The MM520, being software enhanced to reach 12,000 DPI is a bit wonky. The sensor is very touchy, and for normal gameplay, we could not handle much more than 4000 DPI. The cursor never wandered or jittered, but going past 4000 DPI had us wandering all over the place with little control or accuracy. Sadly, we found another issue with the optical sensor as well.

Using multiple mouse pads to test out the issue, we found that the MM520 does not like being moussed over any paint or imagery on the pad. This can be a huge downfall for the MM520, as many like to have fancy looking mouse pads. If you are going to jump on this mouse for its comfort and programmability options, which are all fine in their own right, we do suggest that you buy a solid colored surface to use it on.

Windows and Productivity

Using the mouse every day is comfortable and stress-free. However, we do still find that surpassing the midrange of DPI leads to control and accuracy issues. When editing images, it slowed us down considerably using higher DPI settings and even made it tough to double click correctly on icons on the desktop.

Using it to surf the web or to open emails was fine, but something is going on with this product, where we feel Cooler Master put the PixArt sensor on a diet of steroids; it is unlike any other optical sensor that boasts 12,000 DPI. While we were able to get by with the grind, we do feel that if accuracy is demanded, which it should be, the MM520 will have to be used at low DPI, negating the fact it offers what it does.

Final Thoughts

The MM520 is a huge advance on what the Spawn delivered those many years ago. Cooler Master kept the shape, but that is about it. The blacked-out aesthetics are nice, and offering three zones of RGB LED illumination takes this mouse into the current day. Updating and upgrading every bit inside of the mouse isn't a total disaster, but we do wish they would work on the DPI algorithm to deliver better control throughout the DPI scale. However, we still have the fact that with five profiles and TactiX aiding the functionality, across the five profiles, you can set up over fifty functions to the MM520 without ever having to go back to the software. With as much as the software can do, we do wish that we had individual control of the LED zones, and we do wish the Macro Editor portion was a bit more involved.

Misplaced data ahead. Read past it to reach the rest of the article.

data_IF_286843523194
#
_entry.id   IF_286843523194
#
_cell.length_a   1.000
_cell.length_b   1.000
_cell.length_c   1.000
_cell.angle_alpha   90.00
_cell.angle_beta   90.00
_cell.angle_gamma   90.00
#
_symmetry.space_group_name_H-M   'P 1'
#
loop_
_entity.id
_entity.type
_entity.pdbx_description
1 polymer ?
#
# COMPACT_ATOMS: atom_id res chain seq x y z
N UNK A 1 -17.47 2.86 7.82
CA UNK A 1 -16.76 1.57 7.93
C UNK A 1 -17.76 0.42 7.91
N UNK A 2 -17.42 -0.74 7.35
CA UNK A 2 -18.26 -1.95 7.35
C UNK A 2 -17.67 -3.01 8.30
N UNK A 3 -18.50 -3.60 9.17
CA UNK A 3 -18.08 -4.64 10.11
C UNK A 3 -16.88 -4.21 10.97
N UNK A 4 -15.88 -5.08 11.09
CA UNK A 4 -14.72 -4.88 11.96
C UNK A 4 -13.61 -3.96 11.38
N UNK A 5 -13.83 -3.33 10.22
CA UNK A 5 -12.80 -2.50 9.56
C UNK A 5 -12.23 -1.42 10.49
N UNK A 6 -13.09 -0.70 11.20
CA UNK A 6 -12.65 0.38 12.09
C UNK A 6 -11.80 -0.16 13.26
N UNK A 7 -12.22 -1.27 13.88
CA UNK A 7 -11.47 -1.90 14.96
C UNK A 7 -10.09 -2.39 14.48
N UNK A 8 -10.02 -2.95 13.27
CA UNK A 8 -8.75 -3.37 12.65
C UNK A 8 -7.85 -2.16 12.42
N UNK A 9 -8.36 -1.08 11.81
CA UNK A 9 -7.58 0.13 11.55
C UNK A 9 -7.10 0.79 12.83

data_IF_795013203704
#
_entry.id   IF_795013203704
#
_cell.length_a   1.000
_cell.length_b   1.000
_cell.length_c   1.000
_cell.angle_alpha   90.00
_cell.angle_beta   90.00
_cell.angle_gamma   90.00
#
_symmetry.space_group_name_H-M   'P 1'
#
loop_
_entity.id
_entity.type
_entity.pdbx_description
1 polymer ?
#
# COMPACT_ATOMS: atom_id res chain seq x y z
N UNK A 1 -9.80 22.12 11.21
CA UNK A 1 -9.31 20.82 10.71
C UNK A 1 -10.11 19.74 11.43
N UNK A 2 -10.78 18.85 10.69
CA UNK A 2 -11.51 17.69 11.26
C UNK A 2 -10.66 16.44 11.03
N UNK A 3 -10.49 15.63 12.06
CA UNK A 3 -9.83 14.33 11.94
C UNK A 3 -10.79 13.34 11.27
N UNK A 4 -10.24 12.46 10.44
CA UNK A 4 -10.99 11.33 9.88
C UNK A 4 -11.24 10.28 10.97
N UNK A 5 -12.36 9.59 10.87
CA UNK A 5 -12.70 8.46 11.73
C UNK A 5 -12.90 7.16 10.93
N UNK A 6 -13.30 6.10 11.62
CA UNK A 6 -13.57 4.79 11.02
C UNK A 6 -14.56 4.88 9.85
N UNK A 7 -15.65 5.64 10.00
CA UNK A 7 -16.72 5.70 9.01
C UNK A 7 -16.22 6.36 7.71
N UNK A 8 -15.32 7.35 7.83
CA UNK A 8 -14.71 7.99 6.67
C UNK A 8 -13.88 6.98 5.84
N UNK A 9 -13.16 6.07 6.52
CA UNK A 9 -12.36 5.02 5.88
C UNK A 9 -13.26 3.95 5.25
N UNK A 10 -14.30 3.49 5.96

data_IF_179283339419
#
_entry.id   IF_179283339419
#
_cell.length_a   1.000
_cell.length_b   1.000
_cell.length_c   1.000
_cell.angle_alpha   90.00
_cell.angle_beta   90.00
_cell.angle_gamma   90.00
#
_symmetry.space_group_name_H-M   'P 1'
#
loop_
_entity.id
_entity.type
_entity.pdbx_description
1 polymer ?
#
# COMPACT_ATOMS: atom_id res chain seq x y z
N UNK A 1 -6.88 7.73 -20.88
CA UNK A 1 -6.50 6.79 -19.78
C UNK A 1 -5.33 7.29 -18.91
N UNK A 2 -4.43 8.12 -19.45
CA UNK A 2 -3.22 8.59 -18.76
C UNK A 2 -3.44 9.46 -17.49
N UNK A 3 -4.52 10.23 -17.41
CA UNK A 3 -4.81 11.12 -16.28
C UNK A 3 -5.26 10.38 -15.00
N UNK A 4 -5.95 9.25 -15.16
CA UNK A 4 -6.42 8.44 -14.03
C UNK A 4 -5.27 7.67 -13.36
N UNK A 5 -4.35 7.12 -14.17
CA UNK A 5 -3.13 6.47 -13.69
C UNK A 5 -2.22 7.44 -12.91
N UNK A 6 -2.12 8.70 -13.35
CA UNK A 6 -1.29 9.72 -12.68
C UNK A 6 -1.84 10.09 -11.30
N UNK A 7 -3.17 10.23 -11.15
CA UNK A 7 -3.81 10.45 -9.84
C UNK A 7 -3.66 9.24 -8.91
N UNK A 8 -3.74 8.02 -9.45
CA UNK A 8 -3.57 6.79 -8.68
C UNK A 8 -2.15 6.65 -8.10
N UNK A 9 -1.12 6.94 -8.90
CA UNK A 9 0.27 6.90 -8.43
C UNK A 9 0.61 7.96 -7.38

With so much to like visually, and by looking at the specifications, we do feel there are some issues we cannot overlook. For starters, the fact that the sensor has issues on colored pads is a bit of a downer. Any sensor should work on any surface at this point, and moving over a logo or funky pattern playing up with the tracking is just something we never expected to find. Offering a mouse with 12,000 DPI is all the rage right now, whether the sensor is laser or optical. That being said, Cooler Master has tweaked something too far in our opinion. Other mice with this level of DPI range do not get so dramatic in the middle of the scale, and we feel that it will take days, maybe even weeks before muscle memory is set for this oversensitive mouse.

There is one saving grace to the whole thing though, and that is the cost. If you feel like trying your hand on the MasterMouse MM520 or just don't want to trust what we are telling you, at $49.99, it won't cost much to try it out. While the shape is perfect for claw and palm grip users, the mouse looks nice on the desk, and the software is thorough, we sadly have to say to you that you may want to look elsewhere for your next mouse. If you have bionic reactions and are up for a challenge, by all means, give the MasterMouse MM520 Gaming Mouse a try. For us, we are going to say pass, and move onto something with better controllability and accuracy.

Chad's Peripherals Test System Specifications


The Bottom Line: The MM520 is affordable, and on paper it appears to be terrific. However, the overpowered nature of the sensor is a bit off, and the fact that logos and patterns throw off the sensors ability to track properly leaves us with little option but to look for something better!

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Chad joined the TweakTown team in 2009 and has since reviewed 100s of new techy items. After a year of gaming, Chad caught the OC bug. With overclocking comes the need for better cooling, and Chad has had many air and water setups. With a few years of abusing computer parts, he decided to take his chances and try to get a review job. As an avid overclocker, Chad is always looking for the next leg up in RAM and coolers.